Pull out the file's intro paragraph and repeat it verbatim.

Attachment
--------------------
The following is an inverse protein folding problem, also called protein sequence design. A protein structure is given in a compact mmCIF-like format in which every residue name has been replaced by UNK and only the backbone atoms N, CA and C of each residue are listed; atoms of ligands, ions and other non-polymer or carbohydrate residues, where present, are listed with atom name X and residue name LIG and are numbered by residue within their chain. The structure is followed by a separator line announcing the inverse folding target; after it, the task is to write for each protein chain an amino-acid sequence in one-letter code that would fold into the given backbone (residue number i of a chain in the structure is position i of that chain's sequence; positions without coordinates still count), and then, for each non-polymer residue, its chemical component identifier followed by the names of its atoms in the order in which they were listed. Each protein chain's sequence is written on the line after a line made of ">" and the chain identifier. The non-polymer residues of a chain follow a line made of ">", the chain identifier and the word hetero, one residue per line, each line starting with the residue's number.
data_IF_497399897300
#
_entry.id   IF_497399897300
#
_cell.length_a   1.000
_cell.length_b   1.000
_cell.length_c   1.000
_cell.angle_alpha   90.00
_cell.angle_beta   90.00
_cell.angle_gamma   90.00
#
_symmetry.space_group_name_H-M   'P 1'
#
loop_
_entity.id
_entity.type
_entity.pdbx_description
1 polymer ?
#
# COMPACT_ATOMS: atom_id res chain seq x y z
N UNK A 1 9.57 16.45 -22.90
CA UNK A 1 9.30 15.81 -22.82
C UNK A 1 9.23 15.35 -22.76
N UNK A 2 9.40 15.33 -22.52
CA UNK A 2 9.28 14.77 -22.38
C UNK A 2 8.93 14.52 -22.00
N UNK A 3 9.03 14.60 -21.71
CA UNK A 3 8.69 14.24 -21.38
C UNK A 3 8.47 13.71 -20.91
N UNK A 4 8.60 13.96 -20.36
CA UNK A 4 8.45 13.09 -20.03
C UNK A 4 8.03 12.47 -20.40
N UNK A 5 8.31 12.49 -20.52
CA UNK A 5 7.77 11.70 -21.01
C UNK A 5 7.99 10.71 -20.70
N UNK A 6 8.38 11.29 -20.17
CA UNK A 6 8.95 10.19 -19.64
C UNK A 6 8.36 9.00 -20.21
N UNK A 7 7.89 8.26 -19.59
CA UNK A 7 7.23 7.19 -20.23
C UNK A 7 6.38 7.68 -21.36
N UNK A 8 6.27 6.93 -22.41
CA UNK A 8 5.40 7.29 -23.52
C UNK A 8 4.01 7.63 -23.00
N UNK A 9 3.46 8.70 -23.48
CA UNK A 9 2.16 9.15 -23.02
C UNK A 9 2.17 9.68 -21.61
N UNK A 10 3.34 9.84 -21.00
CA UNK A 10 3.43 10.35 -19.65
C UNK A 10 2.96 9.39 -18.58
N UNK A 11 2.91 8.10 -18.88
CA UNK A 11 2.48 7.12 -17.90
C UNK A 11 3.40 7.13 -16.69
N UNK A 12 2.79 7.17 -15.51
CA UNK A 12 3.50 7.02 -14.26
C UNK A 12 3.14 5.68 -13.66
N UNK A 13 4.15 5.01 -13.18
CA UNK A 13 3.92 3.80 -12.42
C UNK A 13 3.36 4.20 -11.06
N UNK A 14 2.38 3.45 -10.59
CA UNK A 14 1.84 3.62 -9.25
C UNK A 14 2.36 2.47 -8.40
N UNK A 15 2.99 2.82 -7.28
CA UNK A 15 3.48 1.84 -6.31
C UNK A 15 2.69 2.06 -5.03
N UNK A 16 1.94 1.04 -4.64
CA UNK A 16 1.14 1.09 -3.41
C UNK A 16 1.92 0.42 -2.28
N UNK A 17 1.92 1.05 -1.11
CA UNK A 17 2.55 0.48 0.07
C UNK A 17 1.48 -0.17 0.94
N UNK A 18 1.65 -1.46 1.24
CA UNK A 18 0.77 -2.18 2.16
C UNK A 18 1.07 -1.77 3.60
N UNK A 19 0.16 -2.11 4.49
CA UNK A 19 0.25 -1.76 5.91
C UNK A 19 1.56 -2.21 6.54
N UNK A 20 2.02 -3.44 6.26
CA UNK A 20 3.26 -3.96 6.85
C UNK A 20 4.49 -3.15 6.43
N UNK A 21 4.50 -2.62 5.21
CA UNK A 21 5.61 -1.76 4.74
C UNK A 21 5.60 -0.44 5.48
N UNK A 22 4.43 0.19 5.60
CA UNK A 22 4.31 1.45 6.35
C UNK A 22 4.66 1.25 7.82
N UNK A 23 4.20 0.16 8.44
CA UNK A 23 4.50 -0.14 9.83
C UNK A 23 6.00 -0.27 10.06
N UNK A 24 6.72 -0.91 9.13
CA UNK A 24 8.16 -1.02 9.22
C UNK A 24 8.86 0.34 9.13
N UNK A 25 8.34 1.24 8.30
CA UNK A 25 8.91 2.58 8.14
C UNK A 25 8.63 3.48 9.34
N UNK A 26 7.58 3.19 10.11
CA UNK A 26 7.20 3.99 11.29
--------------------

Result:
The following is an inverse protein folding problem, also called protein sequence design. A protein structure is given in a compact mmCIF-like format in which every residue name has been replaced by UNK and only the backbone atoms N, CA and C of each residue are listed; atoms of ligands, ions and other non-polymer or carbohydrate residues, where present, are listed with atom name X and residue name LIG and are numbered by residue within their chain. The structure is followed by a separator line announcing the inverse folding target; after it, the task is to write for each protein chain an amino-acid sequence in one-letter code that would fold into the given backbone (residue number i of a chain in the structure is position i of that chain's sequence; positions without coordinates still count), and then, for each non-polymer residue, its chemical component identifier followed by the names of its atoms in the order in which they were listed. Each protein chain's sequence is written on the line after a line made of ">" and the chain identifier. The non-polymer residues of a chain follow a line made of ">", the chain identifier and the word hetero, one residue per line, each line starting with the residue's number.